Frederick Soddy

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Nuclear transmutation of radioelements
Radioisotopes
Coining the term isotope
Energy in economics

Frederick Soddy (2 September 1877 – 22 September 1956) was an English radiochemist who explained, with Ernest Rutherford, that radioactivity is due to the transmutation of elements, now known to involve nuclear reactions. He also proved the existence of isotopes of certain radioactive elements. He received the Nobel Prize for Chemistry in 1921, and has a crater named for him on the far side of the Moon.

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Biography

Soddy was born in Eastbourne, England. He went to school at Eastbourne College, before going on to study at University College of Wales at Aberystwyth and at Merton College, Oxford. He was a researcher at Oxford from 1898 to 1900.

In 1900 he became a demonstrator in chemistry at McGill University in Montreal, Quebec, Canada, where he worked with Ernest Rutherford on radioactivity. He and Rutherford realized that the anomalous behaviour of radioactive elements was because they decayed into other elements. This decay also produced alpha, beta, and gamma radiation. When radioactivity was first discovered, no one was sure what the cause was. It needed careful work by Soddy and Rutherford to prove that atomic transmutation was in fact occurring.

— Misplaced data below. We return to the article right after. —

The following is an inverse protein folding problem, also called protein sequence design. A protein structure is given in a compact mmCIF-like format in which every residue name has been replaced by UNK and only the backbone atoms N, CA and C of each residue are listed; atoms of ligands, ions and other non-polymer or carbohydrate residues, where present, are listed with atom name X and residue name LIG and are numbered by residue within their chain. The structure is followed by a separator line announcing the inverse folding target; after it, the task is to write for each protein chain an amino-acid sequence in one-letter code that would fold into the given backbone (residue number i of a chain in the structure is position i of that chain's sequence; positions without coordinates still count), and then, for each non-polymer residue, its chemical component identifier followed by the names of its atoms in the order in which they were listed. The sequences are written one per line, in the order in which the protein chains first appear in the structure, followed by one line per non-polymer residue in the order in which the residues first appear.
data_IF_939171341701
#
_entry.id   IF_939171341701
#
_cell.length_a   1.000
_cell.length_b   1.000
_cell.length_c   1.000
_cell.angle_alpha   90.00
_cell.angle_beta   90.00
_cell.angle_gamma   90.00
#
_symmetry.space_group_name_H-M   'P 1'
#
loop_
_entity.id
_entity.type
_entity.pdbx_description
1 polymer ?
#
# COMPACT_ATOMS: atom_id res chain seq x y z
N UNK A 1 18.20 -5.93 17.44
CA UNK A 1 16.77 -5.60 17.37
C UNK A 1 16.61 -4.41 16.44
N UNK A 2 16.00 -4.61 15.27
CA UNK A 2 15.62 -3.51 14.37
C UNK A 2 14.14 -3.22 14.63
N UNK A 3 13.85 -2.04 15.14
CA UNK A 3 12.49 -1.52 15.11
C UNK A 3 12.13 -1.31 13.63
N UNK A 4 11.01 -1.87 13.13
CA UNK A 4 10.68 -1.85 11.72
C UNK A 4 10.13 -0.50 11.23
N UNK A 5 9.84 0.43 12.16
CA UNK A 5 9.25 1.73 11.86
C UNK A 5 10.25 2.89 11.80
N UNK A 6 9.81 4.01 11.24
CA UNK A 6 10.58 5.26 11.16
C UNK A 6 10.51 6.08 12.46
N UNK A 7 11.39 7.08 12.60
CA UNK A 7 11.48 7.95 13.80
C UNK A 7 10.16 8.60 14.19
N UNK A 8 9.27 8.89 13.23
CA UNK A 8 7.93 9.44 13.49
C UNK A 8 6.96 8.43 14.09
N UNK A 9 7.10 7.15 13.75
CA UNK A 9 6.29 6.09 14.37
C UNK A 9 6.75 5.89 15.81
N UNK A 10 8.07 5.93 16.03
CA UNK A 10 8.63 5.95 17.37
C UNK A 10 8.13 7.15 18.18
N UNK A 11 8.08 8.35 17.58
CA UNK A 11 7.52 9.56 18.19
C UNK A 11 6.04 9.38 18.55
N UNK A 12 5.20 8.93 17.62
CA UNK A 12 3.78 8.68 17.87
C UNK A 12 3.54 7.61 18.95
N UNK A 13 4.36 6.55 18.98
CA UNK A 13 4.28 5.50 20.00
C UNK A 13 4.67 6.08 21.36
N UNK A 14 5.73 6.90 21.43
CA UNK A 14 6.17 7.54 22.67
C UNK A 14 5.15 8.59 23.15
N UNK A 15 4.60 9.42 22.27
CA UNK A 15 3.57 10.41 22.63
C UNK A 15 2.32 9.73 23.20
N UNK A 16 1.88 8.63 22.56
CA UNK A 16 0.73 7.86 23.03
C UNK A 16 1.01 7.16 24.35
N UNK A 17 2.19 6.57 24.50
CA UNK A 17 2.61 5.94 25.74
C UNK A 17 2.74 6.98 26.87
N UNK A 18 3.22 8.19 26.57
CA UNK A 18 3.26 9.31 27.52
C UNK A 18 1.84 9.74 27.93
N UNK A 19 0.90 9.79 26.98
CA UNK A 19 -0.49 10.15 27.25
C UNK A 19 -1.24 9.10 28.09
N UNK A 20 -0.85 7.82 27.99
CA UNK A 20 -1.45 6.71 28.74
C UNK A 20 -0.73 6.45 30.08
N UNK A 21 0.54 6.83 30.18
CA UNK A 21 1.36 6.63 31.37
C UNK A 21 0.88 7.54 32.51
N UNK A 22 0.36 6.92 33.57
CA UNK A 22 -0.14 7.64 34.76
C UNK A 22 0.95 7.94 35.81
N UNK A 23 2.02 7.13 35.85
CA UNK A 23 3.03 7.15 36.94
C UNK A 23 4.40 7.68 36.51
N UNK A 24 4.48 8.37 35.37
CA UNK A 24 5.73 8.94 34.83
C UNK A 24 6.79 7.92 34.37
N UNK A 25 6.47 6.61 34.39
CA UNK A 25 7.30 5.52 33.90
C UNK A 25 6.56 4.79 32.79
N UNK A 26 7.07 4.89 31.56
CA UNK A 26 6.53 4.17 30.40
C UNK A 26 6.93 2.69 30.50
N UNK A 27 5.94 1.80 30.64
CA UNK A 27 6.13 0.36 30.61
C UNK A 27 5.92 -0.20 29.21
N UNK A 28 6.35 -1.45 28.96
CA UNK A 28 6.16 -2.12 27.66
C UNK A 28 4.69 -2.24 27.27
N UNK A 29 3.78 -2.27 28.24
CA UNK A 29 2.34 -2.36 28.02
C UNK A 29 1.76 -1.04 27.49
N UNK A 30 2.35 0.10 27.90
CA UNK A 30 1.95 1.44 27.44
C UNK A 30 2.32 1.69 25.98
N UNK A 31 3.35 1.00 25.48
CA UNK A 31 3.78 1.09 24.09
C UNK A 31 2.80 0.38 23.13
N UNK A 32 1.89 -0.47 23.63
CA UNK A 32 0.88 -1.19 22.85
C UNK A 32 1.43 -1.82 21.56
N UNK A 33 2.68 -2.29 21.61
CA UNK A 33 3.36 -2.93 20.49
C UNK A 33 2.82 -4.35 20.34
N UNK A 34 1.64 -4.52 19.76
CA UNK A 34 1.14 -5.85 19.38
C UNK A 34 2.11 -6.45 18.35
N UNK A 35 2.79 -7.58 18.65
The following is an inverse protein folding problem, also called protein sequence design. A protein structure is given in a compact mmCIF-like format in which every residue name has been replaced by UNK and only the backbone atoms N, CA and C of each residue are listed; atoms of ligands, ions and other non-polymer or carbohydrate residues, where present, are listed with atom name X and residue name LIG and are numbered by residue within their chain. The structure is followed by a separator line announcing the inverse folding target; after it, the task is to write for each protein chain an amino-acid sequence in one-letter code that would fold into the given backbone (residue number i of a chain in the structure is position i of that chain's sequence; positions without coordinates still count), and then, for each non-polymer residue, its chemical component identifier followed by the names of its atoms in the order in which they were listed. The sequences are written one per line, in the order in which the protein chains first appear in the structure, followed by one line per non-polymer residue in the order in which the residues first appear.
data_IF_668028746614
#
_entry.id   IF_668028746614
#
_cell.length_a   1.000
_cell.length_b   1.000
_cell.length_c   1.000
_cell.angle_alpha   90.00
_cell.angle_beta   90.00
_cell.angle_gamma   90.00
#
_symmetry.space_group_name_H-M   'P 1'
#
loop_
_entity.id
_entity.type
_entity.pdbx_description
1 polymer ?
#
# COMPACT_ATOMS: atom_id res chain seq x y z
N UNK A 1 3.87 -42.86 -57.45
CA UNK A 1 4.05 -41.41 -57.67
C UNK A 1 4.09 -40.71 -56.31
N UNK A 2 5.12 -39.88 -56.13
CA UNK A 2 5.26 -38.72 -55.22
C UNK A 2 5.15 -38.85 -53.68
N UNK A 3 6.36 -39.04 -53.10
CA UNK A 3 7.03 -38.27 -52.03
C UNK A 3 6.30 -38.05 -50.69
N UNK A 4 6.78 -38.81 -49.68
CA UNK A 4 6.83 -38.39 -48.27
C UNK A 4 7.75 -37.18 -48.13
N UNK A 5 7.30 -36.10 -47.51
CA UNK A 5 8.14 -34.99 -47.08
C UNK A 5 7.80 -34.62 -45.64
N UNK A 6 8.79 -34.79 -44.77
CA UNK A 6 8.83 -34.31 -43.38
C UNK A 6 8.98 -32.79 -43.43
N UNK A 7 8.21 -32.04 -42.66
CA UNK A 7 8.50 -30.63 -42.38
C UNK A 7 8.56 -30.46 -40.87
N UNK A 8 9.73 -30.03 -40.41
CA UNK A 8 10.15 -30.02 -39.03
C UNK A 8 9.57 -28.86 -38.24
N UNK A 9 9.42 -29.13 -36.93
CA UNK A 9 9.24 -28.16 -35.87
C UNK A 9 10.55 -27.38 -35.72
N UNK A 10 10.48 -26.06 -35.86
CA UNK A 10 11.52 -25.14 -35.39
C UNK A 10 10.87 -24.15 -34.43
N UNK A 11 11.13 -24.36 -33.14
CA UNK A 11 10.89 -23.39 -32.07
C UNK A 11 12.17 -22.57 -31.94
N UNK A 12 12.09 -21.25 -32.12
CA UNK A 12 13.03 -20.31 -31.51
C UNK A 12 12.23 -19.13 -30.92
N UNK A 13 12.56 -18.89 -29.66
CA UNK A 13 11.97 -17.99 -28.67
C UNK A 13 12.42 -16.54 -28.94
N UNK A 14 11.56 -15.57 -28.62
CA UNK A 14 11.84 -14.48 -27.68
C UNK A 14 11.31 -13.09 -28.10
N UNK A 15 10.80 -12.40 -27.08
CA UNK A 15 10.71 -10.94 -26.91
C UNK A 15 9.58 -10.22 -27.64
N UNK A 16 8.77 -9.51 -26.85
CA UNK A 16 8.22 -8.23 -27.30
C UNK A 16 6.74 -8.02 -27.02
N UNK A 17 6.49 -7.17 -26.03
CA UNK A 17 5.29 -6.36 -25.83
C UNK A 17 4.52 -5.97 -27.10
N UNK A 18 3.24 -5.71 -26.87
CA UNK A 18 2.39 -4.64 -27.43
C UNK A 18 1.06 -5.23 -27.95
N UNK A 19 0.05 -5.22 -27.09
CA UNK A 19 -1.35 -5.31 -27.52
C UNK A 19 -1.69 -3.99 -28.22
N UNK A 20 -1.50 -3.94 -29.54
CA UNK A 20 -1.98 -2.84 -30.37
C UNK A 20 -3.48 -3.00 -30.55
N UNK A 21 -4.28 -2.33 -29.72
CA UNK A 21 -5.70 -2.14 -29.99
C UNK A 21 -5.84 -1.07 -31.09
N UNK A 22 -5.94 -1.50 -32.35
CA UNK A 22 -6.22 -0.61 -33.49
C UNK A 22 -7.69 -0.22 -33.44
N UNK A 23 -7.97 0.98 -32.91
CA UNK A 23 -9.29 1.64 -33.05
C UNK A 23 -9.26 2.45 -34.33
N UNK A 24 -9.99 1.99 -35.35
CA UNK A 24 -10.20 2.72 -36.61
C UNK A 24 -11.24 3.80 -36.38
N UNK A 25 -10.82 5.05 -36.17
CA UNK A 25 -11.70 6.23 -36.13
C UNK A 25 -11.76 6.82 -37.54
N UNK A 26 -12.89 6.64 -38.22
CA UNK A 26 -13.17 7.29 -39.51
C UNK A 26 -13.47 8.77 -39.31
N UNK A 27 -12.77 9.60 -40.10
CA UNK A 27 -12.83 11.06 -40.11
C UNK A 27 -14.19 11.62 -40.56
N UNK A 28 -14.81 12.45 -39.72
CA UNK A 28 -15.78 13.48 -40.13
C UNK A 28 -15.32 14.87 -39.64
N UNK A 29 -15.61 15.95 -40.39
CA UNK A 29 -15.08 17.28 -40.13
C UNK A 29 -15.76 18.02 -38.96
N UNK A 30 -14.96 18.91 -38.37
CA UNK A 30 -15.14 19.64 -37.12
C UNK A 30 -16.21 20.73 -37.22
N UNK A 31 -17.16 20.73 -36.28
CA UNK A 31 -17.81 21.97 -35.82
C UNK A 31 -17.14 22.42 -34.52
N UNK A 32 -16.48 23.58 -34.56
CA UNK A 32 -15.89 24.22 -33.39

In 1903, with Sir William Ramsay at University College London, Soddy verified that the decay of radium produced alpha particles composed of positively charged nuclei of helium. In the experiment a sample of radium was enclosed in a thin walled glass envelope sited within an evacuated glass bulb. Alpha particles could pass through the thin glass wall but were contained within the surrounding glass envelope. After leaving the experiment running for a long period of time a spectral analysis of the contents of the former evacuated space revealed the presence of helium. This element had recently been discovered in the solar spectrum by Bunsen and Kirchoff.[1]

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